Eastman Kodak Company on Monday obtained approval from the
Bankruptcy Court to conduct an auction to sell its Digital
Capture and Kodak Imaging Systems and Services (KISS)
Kodak's motion was contested by Apple, and FlashPoint
Technologies, Inc. which have asserted "ownership"
interests in a small number of the 1,100 patents in the
portfolios. The Bankruptcy Court, over Apple and
Flashpoint's objections, found that all of the patents in
the Digital Capture and KISS patent portfolios are property
of Kodak's estate. Accordingly, the Court granted Kodak the
right to sell these patents free and clear of Apple and
FlashPoint's claims at the auction, subject to the
applicable provisions of the U.S. Bankruptcy Code.
"We are gratified that the Court has enabled us to move
ahead with our patent auction in a timely manner and with
clarity on ownership for the winning buyer," said Timothy
Lynch, Kodak Vice President and Chief Intellectual Property
Koday said that interested buyers would be able to submit
bids on a confidential basis, subject to review by Kodak,
certain of its creditors and the Bankruptcy Court. The
auction is expected to be held in early August.
Kodak is selling the patents under section 363 of the U.S.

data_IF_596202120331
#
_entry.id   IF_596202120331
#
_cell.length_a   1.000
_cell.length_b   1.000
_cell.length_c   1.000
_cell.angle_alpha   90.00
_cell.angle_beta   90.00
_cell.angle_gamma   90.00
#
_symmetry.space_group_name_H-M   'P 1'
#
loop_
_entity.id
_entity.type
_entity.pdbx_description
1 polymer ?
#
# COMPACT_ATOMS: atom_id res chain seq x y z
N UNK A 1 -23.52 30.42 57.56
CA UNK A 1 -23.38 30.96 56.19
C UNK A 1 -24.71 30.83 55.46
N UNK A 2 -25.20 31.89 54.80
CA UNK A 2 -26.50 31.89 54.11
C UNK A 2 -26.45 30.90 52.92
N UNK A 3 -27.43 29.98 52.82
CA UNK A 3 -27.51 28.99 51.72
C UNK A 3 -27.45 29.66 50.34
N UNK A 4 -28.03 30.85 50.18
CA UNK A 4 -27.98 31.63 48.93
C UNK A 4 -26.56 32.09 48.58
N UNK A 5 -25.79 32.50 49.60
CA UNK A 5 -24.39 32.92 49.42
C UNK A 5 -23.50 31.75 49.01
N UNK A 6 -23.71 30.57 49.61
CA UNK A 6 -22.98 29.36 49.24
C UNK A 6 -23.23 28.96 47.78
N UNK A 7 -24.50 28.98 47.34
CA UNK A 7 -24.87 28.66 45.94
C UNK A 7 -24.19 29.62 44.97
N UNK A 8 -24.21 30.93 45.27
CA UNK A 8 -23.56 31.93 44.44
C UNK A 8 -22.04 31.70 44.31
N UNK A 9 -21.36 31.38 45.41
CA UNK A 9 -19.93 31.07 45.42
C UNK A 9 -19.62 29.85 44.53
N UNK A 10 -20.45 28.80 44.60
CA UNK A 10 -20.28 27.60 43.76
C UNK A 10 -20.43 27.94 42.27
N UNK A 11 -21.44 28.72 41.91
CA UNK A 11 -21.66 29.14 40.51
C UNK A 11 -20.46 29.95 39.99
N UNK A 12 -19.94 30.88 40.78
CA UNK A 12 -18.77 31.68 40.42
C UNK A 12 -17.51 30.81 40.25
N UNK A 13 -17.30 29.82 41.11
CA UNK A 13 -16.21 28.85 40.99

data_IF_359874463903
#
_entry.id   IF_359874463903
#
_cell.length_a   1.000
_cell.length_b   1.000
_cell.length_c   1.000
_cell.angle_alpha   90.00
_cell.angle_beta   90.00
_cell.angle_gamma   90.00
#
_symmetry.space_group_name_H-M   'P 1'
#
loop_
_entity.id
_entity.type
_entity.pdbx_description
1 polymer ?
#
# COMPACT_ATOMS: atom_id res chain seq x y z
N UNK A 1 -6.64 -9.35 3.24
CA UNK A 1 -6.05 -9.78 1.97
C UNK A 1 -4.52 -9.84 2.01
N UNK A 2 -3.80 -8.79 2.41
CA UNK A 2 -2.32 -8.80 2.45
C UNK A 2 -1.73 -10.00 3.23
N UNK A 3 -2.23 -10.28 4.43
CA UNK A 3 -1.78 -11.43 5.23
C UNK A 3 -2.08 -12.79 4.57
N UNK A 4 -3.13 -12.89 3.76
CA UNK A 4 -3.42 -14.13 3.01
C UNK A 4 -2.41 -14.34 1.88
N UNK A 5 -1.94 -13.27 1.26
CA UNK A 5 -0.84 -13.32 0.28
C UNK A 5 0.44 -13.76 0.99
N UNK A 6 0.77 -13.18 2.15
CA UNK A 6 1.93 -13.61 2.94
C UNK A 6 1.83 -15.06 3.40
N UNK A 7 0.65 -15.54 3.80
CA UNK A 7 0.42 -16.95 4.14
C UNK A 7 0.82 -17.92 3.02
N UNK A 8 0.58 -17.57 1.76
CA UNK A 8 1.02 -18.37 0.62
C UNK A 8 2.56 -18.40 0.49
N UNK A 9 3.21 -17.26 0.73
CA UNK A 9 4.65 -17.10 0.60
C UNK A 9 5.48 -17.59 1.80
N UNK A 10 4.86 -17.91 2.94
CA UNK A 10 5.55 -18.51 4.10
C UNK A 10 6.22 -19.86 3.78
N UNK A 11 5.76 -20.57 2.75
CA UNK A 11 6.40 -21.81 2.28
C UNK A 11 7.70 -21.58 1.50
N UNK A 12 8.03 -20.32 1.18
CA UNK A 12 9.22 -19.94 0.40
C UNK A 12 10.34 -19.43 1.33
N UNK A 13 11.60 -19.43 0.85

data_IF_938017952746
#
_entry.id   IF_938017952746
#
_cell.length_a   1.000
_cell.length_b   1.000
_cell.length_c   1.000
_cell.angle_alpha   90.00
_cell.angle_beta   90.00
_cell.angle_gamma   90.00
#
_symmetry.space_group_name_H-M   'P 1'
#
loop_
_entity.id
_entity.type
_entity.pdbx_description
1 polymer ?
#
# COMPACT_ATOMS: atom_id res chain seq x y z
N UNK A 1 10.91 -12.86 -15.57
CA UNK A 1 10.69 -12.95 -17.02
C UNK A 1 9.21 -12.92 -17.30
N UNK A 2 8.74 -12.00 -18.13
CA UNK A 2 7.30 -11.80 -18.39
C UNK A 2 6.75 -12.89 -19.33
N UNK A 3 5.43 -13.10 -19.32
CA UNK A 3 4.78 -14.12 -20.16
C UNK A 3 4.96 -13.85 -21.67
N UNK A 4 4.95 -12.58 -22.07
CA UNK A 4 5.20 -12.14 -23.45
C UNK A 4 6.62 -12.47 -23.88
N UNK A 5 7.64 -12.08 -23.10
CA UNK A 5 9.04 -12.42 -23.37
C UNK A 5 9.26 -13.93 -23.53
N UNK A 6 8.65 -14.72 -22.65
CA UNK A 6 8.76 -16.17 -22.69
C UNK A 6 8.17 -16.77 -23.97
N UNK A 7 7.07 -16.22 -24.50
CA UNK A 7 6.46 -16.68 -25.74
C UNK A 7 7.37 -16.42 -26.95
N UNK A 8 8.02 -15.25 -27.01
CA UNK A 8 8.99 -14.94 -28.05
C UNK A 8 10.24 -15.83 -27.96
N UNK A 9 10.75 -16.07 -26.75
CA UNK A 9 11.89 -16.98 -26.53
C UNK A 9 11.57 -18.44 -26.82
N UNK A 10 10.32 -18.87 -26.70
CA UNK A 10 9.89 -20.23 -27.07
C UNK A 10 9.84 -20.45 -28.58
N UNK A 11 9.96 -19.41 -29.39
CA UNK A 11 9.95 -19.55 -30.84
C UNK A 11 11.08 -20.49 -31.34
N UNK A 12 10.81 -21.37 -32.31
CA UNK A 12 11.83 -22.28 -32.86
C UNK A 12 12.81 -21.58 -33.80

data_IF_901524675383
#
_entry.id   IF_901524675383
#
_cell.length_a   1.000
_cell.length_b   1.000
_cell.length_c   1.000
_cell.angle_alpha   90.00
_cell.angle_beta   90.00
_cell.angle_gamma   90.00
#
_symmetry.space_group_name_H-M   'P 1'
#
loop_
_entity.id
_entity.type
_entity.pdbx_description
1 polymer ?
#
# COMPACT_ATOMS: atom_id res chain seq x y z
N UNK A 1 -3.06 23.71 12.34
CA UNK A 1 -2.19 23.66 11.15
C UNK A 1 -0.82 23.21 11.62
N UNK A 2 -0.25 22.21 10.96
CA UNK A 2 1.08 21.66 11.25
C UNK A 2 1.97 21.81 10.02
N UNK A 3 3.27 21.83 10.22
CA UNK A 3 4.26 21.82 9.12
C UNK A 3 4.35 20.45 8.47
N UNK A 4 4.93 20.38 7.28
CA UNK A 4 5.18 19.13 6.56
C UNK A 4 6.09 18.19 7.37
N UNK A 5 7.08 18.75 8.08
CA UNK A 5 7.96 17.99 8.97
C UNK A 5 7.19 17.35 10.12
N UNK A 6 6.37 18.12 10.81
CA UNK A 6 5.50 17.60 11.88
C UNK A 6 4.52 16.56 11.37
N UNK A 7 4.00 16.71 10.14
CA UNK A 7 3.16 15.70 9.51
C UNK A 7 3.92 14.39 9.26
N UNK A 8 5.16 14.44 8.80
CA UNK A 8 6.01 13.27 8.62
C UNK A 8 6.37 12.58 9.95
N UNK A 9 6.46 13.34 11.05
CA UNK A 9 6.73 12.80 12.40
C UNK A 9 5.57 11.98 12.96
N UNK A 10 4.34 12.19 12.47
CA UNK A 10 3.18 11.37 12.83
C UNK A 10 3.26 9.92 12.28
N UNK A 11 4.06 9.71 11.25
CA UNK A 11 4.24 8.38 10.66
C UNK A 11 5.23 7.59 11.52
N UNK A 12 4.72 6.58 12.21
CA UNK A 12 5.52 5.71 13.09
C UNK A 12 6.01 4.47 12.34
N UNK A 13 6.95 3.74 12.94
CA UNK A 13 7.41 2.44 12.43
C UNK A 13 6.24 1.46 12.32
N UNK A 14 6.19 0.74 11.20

Bankruptcy Code which permits a sale free and clear of any
adverse claim or interest. The patents will be sold in a
fair, competitive process overseen by the Bankruptcy Court.
At closing, the winning bidder can obtain an order of the
Bankruptcy Court that protects it against any third-party
The Bankruptcy Court's ruling provides a path to separate
the auction process from continuing litigation about the
Apple and Flashpoint claims. Kodak believes these claims
are without merit, and is also seeking a determination on
summary judgment, expected to be heard in July, that the
claims are time-barred.
Lynch said: "The Apple and FlashPoint claims are baseless
and Kodak will still seek dismissal on summary judgment in
July. However, today's ruling provides a Court-approved
process allowing buyers to acquire the patents free and
clear of all ownership allegations, regardless of the
status of the dispute with Apple and Flashpoint at the time
Even if the dispute with Apple and FlashPoint has not been
fully resolved by the time of closing of the patent sale,
Kodak may still sell the patents free and clear of Apple
and FlashPoint's claims by establishing "adequate
protection" under the Bankruptcy Code for Apple and
Flashpoint at the time of sale. Kodak's adequate protection
could take many forms depending on the value of any
remaining alleged interests, the amount of the sale
proceeds, and other factors. Alternatively, the Bankruptcy
Court also authorized Kodak to sell the patents subject to
Apple and FlashPoint's claims, if mutually agreed between
Kodak and the winning bidder.